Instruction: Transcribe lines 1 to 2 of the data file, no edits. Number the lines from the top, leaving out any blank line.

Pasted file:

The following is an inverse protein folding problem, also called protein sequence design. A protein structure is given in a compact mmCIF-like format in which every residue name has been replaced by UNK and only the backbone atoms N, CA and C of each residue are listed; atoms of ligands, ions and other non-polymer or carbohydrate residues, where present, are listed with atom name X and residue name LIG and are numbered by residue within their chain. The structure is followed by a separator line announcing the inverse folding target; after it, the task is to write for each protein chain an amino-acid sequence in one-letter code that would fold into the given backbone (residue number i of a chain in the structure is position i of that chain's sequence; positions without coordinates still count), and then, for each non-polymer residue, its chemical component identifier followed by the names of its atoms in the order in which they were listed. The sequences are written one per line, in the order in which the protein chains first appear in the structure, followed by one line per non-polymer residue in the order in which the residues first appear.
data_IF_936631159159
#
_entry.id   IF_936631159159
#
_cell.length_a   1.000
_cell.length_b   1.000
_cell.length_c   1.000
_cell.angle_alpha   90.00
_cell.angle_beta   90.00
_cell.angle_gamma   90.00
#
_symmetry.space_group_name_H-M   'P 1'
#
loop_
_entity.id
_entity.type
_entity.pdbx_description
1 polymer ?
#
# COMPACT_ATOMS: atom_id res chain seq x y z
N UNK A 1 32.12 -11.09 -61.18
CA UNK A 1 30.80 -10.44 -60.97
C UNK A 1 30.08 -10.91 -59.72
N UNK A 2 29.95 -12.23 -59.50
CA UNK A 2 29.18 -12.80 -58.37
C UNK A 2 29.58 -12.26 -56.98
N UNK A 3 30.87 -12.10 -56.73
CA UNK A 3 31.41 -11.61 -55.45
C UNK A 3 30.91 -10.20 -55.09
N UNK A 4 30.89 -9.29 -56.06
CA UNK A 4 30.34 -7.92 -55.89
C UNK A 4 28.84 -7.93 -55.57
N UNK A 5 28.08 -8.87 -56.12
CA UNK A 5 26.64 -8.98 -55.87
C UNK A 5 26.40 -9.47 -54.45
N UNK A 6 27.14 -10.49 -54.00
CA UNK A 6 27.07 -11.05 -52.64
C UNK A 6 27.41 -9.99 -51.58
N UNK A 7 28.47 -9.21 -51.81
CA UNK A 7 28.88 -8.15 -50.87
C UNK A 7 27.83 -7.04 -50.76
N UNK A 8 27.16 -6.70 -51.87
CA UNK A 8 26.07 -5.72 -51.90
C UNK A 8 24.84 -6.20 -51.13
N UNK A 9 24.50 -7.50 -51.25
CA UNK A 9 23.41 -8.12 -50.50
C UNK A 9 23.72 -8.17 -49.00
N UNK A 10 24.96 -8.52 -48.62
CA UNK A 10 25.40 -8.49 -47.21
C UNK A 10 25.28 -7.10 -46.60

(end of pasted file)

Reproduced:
The following is an inverse protein folding problem, also called protein sequence design. A protein structure is given in a compact mmCIF-like format in which every residue name has been replaced by UNK and only the backbone atoms N, CA and C of each residue are listed; atoms of ligands, ions and other non-polymer or carbohydrate residues, where present, are listed with atom name X and residue name LIG and are numbered by residue within their chain. The structure is followed by a separator line announcing the inverse folding target; after it, the task is to write for each protein chain an amino-acid sequence in one-letter code that would fold into the given backbone (residue number i of a chain in the structure is position i of that chain's sequence; positions without coordinates still count), and then, for each non-polymer residue, its chemical component identifier followed by the names of its atoms in the order in which they were listed. The sequences are written one per line, in the order in which the protein chains first appear in the structure, followed by one line per non-polymer residue in the order in which the residues first appear.
data_IF_936631159159